Yes it can be if you have a powerful enough computer to edit the stream. Because MPEG2 uses a long Group of Pictures (GOP) format, each fame is not stored it its entirety. Most are deltas that need to be rebuilt from the other frames. Because if this, viewing one frame involves decoding several others. Like I said, it takes a powerful computer to do this smoothly.

~jr
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Old May 10th, 2008, 01:09 PM   #20
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It seems like .m2t can be edited straight in the timeline on most systems with dual processors somewhere over 2GHz, 2.5 being better. Load up on the RAM, 2GB at least, 4GB better. Also use two hard drives, one for OS and another for the project files. A decent graphics card helps things a bit, but you don't have to go high end. A 8500GTS or 8600GTS or something akin to them is adequate and can be had under $100.

All those can be had on a pretty modest system. A big help is a large screen and/or a dual screen. In VMS you can only have 4 video and 4 audio tracks (which is plenty for a lot of great work) so you can put your preview screen on the bottom. An extra screen is great for putting your media files to the side so you can pick and choose with ease. It can even be a small 17" screen or something, but it will really help. If you go to Vegas Pro you'll probably want to move the preview to the 2nd screen and use the primary purely for tracks. Just realize that if you blow your preview screen up too big it can really slow things down.
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Old May 10th, 2008, 01:46 PM   #21
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Thanks John and Roger,

I think my PC can handle editing in m2t, just built it a couple weeks ago (Q6600 quad core, 8800 GTS, 2 hd 750 GB each, 4GB RAM,....). But, is that the most efficient (best) way to edit? What other choices do I have? Suppose I had a "weaker" PC and can't handle editing in m2t, what would I need to do? I've been recommended to buy Cineform to use along with Vegas? Will that add any benefit to my project, considering I'm a total newbie at this video editing thing?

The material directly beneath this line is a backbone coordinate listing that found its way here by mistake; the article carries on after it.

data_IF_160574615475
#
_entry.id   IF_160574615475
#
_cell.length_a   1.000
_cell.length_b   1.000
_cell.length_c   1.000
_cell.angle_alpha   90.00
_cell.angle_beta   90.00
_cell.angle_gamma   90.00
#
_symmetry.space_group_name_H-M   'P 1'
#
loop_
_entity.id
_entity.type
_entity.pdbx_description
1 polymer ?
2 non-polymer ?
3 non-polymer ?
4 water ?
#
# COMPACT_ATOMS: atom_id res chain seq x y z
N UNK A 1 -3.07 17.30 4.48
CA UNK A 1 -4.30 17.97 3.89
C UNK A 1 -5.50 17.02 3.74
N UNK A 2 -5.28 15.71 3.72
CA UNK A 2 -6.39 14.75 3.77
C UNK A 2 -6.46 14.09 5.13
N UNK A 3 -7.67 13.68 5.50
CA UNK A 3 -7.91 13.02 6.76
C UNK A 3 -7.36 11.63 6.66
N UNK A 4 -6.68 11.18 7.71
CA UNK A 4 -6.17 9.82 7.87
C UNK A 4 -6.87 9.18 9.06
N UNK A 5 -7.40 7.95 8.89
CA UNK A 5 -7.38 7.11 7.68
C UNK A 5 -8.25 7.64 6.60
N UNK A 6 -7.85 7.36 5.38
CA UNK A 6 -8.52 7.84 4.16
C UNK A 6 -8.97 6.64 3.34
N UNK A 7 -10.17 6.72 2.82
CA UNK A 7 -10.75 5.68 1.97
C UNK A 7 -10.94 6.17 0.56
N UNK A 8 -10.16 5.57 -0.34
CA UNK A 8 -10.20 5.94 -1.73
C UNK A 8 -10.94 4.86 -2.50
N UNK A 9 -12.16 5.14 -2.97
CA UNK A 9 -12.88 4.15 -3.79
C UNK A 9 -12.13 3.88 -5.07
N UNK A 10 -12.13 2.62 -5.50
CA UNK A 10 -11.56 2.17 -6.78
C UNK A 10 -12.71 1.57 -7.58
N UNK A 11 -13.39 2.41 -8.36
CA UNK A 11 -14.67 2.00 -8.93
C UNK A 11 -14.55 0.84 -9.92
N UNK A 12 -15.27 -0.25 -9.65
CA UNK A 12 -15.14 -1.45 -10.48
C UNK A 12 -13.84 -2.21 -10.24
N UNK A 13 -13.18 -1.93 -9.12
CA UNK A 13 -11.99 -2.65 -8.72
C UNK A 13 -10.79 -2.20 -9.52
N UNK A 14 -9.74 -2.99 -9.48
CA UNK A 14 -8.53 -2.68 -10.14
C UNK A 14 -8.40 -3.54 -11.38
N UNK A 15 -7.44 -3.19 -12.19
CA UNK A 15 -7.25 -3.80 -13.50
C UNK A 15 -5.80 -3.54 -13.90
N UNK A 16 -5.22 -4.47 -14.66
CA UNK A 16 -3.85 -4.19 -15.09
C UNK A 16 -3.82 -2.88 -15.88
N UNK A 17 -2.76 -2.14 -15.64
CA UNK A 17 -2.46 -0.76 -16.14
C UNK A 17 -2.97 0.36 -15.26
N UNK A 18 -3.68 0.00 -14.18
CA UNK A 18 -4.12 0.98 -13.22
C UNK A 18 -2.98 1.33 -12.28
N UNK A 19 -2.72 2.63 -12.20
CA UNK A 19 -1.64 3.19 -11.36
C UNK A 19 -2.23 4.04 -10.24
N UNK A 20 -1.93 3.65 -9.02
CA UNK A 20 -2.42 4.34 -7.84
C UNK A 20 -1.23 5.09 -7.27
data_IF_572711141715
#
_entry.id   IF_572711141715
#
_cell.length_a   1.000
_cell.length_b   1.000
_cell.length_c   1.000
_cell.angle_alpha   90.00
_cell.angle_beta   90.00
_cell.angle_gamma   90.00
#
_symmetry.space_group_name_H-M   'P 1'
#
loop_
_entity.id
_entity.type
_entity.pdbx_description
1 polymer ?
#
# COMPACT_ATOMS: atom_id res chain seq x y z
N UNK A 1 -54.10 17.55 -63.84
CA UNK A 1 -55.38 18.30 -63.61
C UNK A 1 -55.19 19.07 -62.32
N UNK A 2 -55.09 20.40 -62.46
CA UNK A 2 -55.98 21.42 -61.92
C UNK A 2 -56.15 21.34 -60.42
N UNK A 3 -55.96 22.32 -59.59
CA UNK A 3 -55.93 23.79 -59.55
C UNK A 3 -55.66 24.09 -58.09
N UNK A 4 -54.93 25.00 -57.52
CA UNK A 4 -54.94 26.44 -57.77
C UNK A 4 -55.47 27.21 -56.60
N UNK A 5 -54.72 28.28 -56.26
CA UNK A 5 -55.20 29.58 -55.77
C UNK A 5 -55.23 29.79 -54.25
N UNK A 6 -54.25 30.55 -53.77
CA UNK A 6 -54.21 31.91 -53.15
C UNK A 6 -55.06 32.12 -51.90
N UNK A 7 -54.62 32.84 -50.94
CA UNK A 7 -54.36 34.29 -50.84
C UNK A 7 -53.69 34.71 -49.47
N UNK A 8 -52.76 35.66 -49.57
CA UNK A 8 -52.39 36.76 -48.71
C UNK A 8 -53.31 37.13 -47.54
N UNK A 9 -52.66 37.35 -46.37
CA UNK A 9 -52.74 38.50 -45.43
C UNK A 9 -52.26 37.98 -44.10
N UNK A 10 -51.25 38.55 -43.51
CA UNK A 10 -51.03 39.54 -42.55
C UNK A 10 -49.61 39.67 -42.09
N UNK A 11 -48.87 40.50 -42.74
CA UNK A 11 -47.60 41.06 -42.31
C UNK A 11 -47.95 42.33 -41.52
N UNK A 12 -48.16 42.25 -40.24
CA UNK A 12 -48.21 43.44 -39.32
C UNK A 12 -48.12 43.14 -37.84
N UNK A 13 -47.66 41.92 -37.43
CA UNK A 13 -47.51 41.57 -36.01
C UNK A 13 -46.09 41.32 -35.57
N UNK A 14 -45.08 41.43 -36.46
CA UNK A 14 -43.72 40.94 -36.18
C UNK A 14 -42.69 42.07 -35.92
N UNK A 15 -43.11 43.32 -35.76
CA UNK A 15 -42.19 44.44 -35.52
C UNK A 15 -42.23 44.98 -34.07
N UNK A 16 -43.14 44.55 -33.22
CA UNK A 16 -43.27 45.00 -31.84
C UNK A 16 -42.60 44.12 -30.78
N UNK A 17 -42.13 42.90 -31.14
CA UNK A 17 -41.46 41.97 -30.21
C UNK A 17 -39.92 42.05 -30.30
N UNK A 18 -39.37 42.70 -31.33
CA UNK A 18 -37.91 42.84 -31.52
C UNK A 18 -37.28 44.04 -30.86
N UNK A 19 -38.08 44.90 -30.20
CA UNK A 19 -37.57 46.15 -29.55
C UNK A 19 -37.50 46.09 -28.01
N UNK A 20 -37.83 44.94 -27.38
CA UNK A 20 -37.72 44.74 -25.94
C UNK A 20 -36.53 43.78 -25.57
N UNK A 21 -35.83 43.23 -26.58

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Old May 10th, 2008, 03:17 PM   #22
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Evidently you can use "proxy" files to edit, but I've never figured it out or needed to. I'll let the experts chime in on this one.
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Old May 11th, 2008, 08:12 AM   #23
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I think my PC can handle editing in m2t, just built it a couple weeks ago (Q6600 quad core, 8800 GTS, 2 hd 750 GB each, 4GB RAM,....).
Oh, that will do quite nicely. ;-)

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Originally Posted by Norris Combs View Post
But, is that the most efficient (best) way to edit? What other choices do I have? Suppose I had a "weaker" PC and can't handle editing in m2t, what would I need to do?
You could edit with proxies as Roger pointed out. What you would do is render your footage to DV Widescreen and edit with that. When you are done, you replace the proxies with the real media. This can be tedious if you have lots of files. With the Pro version of Vegas you can use a script to automate this process but Movie Studio doesn't support scripts.

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I've been recommended to buy Cineform to use along with Vegas? Will that add any benefit to my project, considering I'm a total newbie at this video editing thing?
Vegas ships with the Cineform codec so I wouldn't be too quick to buy the standalone Cineform product unless you plan to capture directly to Cineform. Cineform is great if you are going to do a lot of post production work because you can move files between applications more easily and not loose any quality when re-rendering to add FX. For example, Boris FX can't open M2T files so you have to render to Cineform to use any of the Boris engines. I find that Ultra 2 works better with Cineform files than M2T files (in fact I could never get it to work with M2T files even though they were supported). But you can just render your M2T files to Cineform within Vegas without having to buy Cineform.

The only reason you would buy Cineform is if you want to capture directly to Cineform AVI's (to save time of rendering later) or if you wanted to use the 24p capability of Cineform. If you have a Sony camera that shoots CineFrame24 (like the Z1/FX1/A1, etc.) Cineform will convert that into true 24p footage. Otherwise you can render to Cineform right from Vegas because you already have the codec.

~jr
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Old May 11th, 2008, 08:38 AM   #24
 
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Vegas 8b has a chronic problem dropping frames from m2t files coming from my HD110. I'm not the only one expereiencing dropped frames from m2t. The only working solution, I've found, is to use Cineform intermediate before ever importing to Vegas.